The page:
GSH

custom coffee table ottoman

by:GSH     2020-10-09
My parents have been avoiding buying any kind of coffee table for their living room for a long time, so I decided to build one for them.
I thought an Ottoman style coffee table was perfect so I designed and made this one.
This coffee table Ottoman is made of oak and the cushion on the top is beige suedelike material.
This Ottoman design is inspired by other Ottoman on the Internet.
I like the idea of putting a rectangle and a shelf on the base.
Once I had an idea, I designed this base with SketchUp.
The side of the assembly base is very direct.
The front 1x4 is seated flat on the top of the leg.
1x3 seat at the bottom 1.
Fall off the bottom of the leg.
Holes should be drilled according to the fixture instructions, and then the side tape should be screwed to the leg.
I found the assembly process easier by laying the parts on the floor (flat surface)
Before being together
The first step in installing the Batten is to place the pine strips on the side.
This is where the oak strips will rest and connect.
In order to install the pine strips, I put the base frame on two saws right away, the scrap board supports the bottom side plate of the frame, and then I put two slats on the scrap board.
Because I want the Batten to be at the top of the 1x3 side plate, I can use this device to easily place the pine strips in the desired position.
This is easy to see in the image.
Place the wood glue on one side of the pine strip and slide in place.
Then put a few brad nails on the pine, and fix the glue in the appropriate position when it dries.
Both sides do so.
Now place the base on the right side of the floor or working face.
The slats are made by 14 22-1/4 \"1x3 board.
They are 1/4 \"from each other and 1/8\" from the base on both sides \".
The gap needs to be cut into two slats on both sides so they can wrap around the legs (
See image for clarification).
I found some spare tile spacers lying around, just in the right size, and found that they are very effective in achieving the appropriate intervals, and I would recommend using them.
Glue the slats along the pine strips and place a Brad nail on both sides to hold them in place.
After the Batten is placed, the spacers can be removed.
Base is almost finished!
The last step is to polish it at the end.
There are a lot of options at this point, but I chose to dye.
I should mention that before the installation, I think it would be better to apply stains on the Batten because it is difficult to extend the satin into all the narrow area batten on both sides of the Batten.
It ended up getting good due to dark stains.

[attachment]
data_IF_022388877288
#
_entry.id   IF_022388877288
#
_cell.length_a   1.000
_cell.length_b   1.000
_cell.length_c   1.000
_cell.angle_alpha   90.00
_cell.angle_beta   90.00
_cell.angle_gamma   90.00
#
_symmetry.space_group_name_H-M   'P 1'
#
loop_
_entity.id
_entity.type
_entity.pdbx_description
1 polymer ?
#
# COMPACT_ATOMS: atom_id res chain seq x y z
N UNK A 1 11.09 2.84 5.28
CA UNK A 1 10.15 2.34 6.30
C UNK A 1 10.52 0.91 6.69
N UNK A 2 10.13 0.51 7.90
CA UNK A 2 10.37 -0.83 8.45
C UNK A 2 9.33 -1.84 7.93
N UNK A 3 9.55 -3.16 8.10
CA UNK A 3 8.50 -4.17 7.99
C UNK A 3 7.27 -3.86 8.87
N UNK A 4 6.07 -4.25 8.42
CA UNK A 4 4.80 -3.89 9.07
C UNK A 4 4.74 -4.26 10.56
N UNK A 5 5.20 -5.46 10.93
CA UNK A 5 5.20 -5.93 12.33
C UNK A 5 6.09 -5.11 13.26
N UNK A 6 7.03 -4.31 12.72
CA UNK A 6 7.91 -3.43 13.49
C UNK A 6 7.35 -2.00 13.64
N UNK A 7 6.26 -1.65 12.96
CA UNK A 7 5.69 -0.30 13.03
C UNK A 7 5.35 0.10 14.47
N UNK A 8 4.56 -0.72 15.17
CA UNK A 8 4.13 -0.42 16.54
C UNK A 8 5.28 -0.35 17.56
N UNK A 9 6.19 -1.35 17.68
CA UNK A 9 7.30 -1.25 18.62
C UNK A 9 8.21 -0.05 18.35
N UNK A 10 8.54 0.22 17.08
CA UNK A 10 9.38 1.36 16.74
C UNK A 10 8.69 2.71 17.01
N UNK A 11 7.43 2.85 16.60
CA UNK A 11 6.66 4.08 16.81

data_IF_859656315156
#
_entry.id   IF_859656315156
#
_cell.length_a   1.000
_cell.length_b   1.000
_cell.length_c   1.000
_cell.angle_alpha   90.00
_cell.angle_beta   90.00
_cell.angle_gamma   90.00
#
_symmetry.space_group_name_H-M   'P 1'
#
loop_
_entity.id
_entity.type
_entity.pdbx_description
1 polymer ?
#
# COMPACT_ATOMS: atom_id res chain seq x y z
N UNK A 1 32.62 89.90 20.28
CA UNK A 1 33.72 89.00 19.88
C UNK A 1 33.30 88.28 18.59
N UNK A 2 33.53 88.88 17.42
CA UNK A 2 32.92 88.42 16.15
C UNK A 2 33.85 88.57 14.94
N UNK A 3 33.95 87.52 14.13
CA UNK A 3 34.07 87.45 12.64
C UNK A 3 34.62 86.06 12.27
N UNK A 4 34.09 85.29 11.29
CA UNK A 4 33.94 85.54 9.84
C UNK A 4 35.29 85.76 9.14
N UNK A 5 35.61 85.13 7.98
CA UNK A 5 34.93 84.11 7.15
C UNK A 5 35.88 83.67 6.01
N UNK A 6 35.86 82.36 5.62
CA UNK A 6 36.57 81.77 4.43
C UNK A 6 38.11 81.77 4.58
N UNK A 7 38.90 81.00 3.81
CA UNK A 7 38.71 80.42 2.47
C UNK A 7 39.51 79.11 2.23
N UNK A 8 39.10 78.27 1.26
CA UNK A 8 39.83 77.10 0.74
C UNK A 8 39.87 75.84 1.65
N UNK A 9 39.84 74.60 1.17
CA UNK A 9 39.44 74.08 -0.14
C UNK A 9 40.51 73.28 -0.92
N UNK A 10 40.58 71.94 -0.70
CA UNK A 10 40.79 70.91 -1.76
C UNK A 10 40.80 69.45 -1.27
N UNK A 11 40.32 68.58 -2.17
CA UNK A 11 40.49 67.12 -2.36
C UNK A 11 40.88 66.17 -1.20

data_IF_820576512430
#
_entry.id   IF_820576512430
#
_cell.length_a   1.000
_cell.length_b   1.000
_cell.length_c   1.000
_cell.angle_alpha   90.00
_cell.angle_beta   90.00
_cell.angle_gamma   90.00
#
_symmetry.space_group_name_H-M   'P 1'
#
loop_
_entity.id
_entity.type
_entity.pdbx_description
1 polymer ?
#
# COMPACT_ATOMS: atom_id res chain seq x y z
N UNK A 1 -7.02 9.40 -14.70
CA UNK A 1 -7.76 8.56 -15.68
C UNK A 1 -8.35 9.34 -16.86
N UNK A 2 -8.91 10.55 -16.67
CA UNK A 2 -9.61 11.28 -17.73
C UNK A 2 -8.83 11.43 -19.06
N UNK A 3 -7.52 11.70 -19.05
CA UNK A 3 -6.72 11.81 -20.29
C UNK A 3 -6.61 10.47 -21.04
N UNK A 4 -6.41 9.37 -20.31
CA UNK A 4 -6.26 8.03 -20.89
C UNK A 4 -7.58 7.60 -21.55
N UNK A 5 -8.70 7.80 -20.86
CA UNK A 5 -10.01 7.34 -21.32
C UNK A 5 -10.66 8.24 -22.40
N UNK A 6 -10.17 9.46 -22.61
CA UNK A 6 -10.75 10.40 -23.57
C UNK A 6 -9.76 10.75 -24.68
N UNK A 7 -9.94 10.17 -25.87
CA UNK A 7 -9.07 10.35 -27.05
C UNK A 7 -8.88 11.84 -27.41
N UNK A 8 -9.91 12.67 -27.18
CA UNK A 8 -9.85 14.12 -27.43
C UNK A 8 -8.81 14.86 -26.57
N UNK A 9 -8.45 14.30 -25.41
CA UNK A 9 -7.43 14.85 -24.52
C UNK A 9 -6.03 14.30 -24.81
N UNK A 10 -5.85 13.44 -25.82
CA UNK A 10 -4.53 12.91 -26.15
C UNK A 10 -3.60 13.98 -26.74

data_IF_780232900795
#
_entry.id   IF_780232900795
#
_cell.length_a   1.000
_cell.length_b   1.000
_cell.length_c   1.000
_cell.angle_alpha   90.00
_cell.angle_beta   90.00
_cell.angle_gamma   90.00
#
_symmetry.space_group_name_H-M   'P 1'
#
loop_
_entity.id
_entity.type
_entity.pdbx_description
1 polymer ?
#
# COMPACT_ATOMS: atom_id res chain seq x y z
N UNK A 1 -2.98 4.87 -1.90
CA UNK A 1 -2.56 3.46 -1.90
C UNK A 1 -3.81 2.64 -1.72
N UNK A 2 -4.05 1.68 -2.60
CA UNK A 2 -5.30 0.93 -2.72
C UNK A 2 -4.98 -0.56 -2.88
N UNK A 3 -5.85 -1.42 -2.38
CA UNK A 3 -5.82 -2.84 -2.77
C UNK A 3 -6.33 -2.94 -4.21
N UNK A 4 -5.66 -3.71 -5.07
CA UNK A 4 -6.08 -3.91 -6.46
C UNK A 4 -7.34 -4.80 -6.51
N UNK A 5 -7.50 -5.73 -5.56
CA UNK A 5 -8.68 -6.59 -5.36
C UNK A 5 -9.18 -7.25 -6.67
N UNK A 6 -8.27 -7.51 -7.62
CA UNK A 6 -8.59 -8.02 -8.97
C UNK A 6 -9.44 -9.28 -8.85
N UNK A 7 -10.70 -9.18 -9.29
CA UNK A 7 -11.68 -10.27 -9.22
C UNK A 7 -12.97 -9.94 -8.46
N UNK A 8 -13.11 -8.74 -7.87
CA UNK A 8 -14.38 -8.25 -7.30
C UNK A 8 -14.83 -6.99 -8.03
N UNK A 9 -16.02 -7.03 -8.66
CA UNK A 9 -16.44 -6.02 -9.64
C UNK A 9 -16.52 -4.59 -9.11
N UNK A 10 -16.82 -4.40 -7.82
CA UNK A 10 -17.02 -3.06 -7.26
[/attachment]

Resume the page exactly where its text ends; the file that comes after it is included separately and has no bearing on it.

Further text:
The first step is to prepare wood.
Fill all the holes on Brad\'s nails with wood filling.
After drying the filler, use 100-grit sandpaper.
Then wipe or vacuum the surface and 220-grit sandpaper.
Again, wipe the base with a sticky cloth to make sure all dust is cleared.
Now is the time to apply stains.
First apply a layer of pre-
Dyeing according to the manufacturer\'s instructions.
After drying, apply the stain again as indicated by the manufacturer *.
Then finally add polyurethane to the gloss of your choice.
* Notes on the color of the stain I used: I originally planned to dye the base very dark, almost black, so I chose the Mew ebony stain.
After putting on the first coat, I arrived at the color of the show and loved it so much that I left only one coat.
This is a chocolate brown that is further enhanced by polyurethane.
Now is the time to make the mat.
The first step is to cut and install the foam.
Measure the foam and mark it as 37-
3/4 \"length 2\" width (
My foam is already the right width).
Next, cut the foam along the mark with a large jagged carving knife (
If you have, or fancy foam cutter).
Now prepare the backing of the medium fiber board for tufting (optional)
Through drilling.
I made a tufted pattern of 2 × 3, so I marked the mid-fiber board with a chalk line, the pattern made a grid of 3 × 4 and at the intersection of the chalk line
Finally, glue the foam together with the Gorilla glue to make it dry.
Now is the time to decorate the mat.
I apologize in advance to those who know how to decorate;
It may scare you, but it turns out to be good.
Take the ball and cut it into a size that can be wound around the bottom of the mat.
I hit the ball with three low lofts.
Next, cut the fabric in the same way to make sure it wraps around the foam and backing.
Place the fabric face down and place the center of the ball on it.
Then place the foam on the batting and fabric with the back facing up.
Long side folder and put a few nails on it to support the fabric.
Select a short end to start.
Fold the fabric over the short end and stick the staple food in the center.
Select a corner, clip the fabric and batting from the long end behind the short end and the short end, then fold the short end.
Once it looks even, protect the corners with staples.
Repeat the remaining three corners.
Finally, fix any loose fabric with DingTalk.
Tufting is easy to add and can be done almost at any time.
Make the buttons first using the fabric button kit and any spare fabric.
Then, using tufted needles and burlap ropes, start from the back where the drill is located and pass the hemp rope through the mat.
Put the line through the eye of the button and then pass it through the mat.
Take a small tufted piece and place it between the two hemp ropes, tighten and tie the knot.
Repeat for all buttons.
Now that the base and the mat are finished, the rest is to combine the two.
Place the base and cushion on top of each other and secure them together with a right angle bracket.
This will make it easy to take apart in the future if necessary.
All you have to do now is enjoy your new tea table Ottoman.
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